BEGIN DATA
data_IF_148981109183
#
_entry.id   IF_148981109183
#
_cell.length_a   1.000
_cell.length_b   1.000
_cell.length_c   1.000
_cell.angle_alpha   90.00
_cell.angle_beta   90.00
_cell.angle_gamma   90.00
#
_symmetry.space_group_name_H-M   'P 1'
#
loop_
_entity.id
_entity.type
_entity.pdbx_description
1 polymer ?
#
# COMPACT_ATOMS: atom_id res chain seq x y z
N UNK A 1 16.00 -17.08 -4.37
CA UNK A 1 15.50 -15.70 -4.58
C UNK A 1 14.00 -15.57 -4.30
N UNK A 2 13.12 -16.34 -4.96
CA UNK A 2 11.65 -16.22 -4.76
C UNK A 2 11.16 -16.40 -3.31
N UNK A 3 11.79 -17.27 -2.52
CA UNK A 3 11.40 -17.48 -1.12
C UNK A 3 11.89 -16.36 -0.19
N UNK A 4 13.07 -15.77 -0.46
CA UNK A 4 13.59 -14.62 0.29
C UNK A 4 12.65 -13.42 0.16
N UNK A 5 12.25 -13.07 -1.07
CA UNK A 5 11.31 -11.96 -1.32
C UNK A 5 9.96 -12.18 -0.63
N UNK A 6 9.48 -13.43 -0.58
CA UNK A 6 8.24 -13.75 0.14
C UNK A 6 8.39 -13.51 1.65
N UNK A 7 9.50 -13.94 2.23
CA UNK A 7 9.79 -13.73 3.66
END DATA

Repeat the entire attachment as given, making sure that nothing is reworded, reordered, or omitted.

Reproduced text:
data_IF_148981109183
#
_entry.id   IF_148981109183
#
_cell.length_a   1.000
_cell.length_b   1.000
_cell.length_c   1.000
_cell.angle_alpha   90.00
_cell.angle_beta   90.00
_cell.angle_gamma   90.00
#
_symmetry.space_group_name_H-M   'P 1'
#
loop_
_entity.id
_entity.type
_entity.pdbx_description
1 polymer ?
#
# COMPACT_ATOMS: atom_id res chain seq x y z
N UNK A 1 16.00 -17.08 -4.37
CA UNK A 1 15.50 -15.70 -4.58
C UNK A 1 14.00 -15.57 -4.30
N UNK A 2 13.12 -16.34 -4.96
CA UNK A 2 11.65 -16.22 -4.76
C UNK A 2 11.16 -16.40 -3.31
N UNK A 3 11.79 -17.27 -2.52
CA UNK A 3 11.40 -17.48 -1.12
C UNK A 3 11.89 -16.36 -0.19
N UNK A 4 13.07 -15.77 -0.46
CA UNK A 4 13.59 -14.62 0.29
C UNK A 4 12.65 -13.42 0.16
N UNK A 5 12.25 -13.07 -1.07
CA UNK A 5 11.31 -11.96 -1.32
C UNK A 5 9.96 -12.18 -0.63
N UNK A 6 9.48 -13.43 -0.58
CA UNK A 6 8.24 -13.75 0.14
C UNK A 6 8.39 -13.51 1.65
N UNK A 7 9.50 -13.94 2.23
CA UNK A 7 9.79 -13.73 3.66